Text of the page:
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Summary Act 4



The Dukes of Gloucester and Clarence are speaking of King Edward’s marriage to Lady Grey when the Duke of Somerset alerts them to the King’s approach. Taking notice of Clarence’s concern which is etched on his face, the King takes a survey of his lords’ opinions with regards his marriage to Lady Grey. For various reasons, everyone except Lord Hastings thinks that marrying Lady Grey wasn’t the wisest move the King could’ve made. Indeed, in addition to making an enemy of King Lewis, Clarence objects to the King’s decision to give Lord Bonville’s daughter’s hand in marriage to one of his Queen’s sons. Presently, the King assures Lady Grey, who is now Queen Elizabeth, that she need not fear the animosity that surrounds her when a messenger arrives with news which he is loath to deliver. The news is thus: King Lewis has proclaimed King Edward his enemy, Lady Bona has taken offense to Edward’s marriage to Lady Grey, and Queen Margaret and the Earl of Warwick have become allies vis-à-vis King Edward. Upon hearing that Warwick has pledged one of his daughters to be wed to the Prince of Wales as token of his allegiance to King Lewis and Margaret, Clarence decides to splinter off from the King so that he might claim Warwick’s other daughter as his own. Undaunted, the King dispatches Pembroke and Stafford to head off Margaret and Warwick’s forces’ arrival and procures Montague’s and Hasting’s word that they will stand by their King. Gloucester too swears his loyalty to the King albeit for an ulterior motive, i.e. to be close to the King in order to be close to the crown the acquisition of which is Gloucester’s ultimate goal.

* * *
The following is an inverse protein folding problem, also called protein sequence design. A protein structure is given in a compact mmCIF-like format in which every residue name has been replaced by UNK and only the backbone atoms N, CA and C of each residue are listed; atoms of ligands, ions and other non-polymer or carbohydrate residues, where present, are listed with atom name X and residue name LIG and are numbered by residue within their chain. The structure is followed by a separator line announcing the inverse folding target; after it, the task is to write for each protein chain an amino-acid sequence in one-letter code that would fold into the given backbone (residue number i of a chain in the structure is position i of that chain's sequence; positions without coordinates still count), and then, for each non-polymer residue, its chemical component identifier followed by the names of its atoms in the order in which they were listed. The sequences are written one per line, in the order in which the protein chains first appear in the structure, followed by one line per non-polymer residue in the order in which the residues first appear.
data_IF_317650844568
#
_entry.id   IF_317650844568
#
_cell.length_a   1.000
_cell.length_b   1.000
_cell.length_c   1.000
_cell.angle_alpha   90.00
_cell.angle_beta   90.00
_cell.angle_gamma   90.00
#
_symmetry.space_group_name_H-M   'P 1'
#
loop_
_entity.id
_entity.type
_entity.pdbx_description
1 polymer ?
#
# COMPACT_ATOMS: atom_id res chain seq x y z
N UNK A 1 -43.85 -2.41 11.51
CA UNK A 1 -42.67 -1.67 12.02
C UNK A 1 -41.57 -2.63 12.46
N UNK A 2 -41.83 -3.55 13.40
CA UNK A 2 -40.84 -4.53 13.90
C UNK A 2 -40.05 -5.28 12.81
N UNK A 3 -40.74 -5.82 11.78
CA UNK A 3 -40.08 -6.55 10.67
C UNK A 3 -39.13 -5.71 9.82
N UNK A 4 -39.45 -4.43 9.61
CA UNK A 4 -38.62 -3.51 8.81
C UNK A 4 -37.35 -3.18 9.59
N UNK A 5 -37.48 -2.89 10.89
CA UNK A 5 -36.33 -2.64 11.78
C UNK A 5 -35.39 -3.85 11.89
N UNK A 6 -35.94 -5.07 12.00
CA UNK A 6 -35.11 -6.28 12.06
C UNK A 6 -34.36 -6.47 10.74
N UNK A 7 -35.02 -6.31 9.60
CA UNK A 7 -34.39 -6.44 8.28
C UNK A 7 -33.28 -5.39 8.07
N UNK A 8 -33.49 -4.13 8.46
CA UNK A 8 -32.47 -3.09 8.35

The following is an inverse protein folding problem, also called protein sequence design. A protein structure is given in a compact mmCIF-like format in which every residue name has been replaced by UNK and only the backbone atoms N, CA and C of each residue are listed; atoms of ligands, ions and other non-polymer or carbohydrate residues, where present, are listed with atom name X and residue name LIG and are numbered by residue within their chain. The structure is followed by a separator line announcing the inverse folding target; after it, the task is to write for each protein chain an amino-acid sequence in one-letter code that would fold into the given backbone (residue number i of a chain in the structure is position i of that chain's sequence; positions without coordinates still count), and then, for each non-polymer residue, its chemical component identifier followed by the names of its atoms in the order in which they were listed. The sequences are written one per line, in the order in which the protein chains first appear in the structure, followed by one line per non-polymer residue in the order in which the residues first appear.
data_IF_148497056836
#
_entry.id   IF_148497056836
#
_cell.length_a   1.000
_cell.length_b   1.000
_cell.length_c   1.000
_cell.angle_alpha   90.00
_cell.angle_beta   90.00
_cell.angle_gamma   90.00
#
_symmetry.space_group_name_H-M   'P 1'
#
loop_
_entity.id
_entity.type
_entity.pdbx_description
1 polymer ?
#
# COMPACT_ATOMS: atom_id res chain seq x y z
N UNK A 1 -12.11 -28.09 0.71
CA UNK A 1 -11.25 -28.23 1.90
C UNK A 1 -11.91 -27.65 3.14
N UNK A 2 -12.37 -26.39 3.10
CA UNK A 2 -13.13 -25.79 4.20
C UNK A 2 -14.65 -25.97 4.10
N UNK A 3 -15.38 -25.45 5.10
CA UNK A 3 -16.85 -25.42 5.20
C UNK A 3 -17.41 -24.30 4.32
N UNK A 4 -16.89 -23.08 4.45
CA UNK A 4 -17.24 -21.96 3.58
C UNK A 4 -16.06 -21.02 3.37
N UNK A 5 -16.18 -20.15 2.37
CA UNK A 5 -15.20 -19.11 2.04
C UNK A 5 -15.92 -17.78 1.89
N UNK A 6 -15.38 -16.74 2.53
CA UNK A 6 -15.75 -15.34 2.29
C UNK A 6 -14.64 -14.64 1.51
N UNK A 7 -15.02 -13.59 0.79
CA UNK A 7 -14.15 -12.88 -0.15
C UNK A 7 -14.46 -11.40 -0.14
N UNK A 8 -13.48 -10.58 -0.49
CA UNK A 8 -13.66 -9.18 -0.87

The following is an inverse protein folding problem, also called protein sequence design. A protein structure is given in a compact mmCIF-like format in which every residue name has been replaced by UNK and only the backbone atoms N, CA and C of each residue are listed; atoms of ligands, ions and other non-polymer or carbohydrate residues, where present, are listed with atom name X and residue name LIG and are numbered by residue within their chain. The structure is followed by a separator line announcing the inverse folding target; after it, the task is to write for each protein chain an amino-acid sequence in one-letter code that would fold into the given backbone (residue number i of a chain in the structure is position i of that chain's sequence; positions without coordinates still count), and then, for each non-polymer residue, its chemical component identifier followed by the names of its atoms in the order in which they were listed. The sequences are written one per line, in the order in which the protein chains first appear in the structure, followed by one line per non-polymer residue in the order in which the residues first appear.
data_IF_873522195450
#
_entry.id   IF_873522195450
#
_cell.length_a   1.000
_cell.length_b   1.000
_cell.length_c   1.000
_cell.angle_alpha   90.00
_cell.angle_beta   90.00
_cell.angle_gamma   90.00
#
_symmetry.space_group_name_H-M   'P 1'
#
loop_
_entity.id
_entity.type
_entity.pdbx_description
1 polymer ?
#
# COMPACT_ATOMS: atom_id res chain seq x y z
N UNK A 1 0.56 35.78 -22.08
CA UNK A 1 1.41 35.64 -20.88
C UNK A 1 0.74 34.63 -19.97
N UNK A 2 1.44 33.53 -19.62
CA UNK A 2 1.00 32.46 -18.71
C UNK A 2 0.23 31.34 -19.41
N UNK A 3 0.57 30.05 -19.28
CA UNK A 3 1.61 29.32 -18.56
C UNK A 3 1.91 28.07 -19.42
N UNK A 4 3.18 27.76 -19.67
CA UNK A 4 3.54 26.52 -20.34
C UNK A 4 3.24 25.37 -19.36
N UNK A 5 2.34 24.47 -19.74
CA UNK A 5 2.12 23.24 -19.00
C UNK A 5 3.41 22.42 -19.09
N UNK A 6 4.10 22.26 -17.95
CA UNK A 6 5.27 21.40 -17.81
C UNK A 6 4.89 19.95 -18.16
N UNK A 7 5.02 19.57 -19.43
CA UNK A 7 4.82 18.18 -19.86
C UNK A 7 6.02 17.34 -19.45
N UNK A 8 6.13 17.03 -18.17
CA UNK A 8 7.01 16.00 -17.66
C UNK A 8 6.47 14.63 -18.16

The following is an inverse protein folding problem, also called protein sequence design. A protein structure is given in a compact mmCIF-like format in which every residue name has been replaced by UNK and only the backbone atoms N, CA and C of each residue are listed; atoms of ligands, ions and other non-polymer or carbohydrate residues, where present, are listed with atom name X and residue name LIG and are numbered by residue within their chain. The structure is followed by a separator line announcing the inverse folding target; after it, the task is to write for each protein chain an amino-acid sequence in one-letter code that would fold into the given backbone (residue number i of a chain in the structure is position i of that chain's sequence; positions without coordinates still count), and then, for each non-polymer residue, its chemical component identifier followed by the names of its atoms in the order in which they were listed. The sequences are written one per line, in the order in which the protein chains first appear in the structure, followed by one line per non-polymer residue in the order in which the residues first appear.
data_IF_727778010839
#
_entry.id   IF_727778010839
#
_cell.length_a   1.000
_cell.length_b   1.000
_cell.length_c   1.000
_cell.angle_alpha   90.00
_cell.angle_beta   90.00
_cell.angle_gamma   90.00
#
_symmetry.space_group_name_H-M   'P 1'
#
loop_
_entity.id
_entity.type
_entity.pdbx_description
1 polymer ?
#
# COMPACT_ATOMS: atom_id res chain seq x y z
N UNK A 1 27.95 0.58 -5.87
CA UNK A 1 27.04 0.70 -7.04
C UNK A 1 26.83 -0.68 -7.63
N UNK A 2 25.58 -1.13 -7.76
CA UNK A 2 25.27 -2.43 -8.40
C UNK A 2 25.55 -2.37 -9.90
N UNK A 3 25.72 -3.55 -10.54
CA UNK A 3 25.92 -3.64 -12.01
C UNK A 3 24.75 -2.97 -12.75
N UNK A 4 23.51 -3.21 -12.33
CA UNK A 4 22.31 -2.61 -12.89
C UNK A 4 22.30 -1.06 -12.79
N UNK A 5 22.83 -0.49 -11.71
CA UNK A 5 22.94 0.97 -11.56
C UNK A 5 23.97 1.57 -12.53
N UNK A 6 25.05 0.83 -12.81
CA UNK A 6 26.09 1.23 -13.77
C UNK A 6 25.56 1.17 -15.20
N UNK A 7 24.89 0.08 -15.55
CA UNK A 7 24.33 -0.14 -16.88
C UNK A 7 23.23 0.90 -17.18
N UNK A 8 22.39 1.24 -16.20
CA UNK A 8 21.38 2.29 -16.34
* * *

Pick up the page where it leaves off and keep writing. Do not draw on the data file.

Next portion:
Citing the support of the people who are aligning themselves with Warwick, the Earl of Warwick assures his men that things are going well when they are met by the Dukes of Clarence and Somerset who proclaim their allegiance to Warwick. Gladdened, Warwick pledges his other daughter’s hand in marriage to Clarence and tells his newly made allies of his plan to take King Edward hostage. On account of the darkness of the night which will provide good cover, and on account of the King’s lax security, Warwick is confident of success.


Three Watchmen who are assigned the task of keeping King Edward safely guarded discuss the current state of affairs which has the King making camp out in the open field while many of his followers are lodged comfortably in town. Watchman 3 can’t see the wisdom of doing this but Watchman 1 argues that as long as they do their jobs, the King will be safe and sound. Presently, the Watchmen succumb to Warwick and his men. The Duke of Gloucester and Lord Hastings get away, but the King is in custody. Arguing that King Edward has abused his authority and therefore that he no longer deserves to be king, Warwick removes Edward’s crown, proclaims him the Duke of York, and commissions Somerset to convey Edward to the Archbishop of York. Subsequently, Warwick and his men make plans to go into London and free Henry from the Tower.


Having heard of King Edward’s capture and of Warwick’s due arrival in London to free Henry, Queen Elizabeth, fearful for her and her unborn child’s lives (a child sired by Edward), decides to find safe haven lest she is taken prisoner by Warwick. Her brother Lord Rivers accompanies her.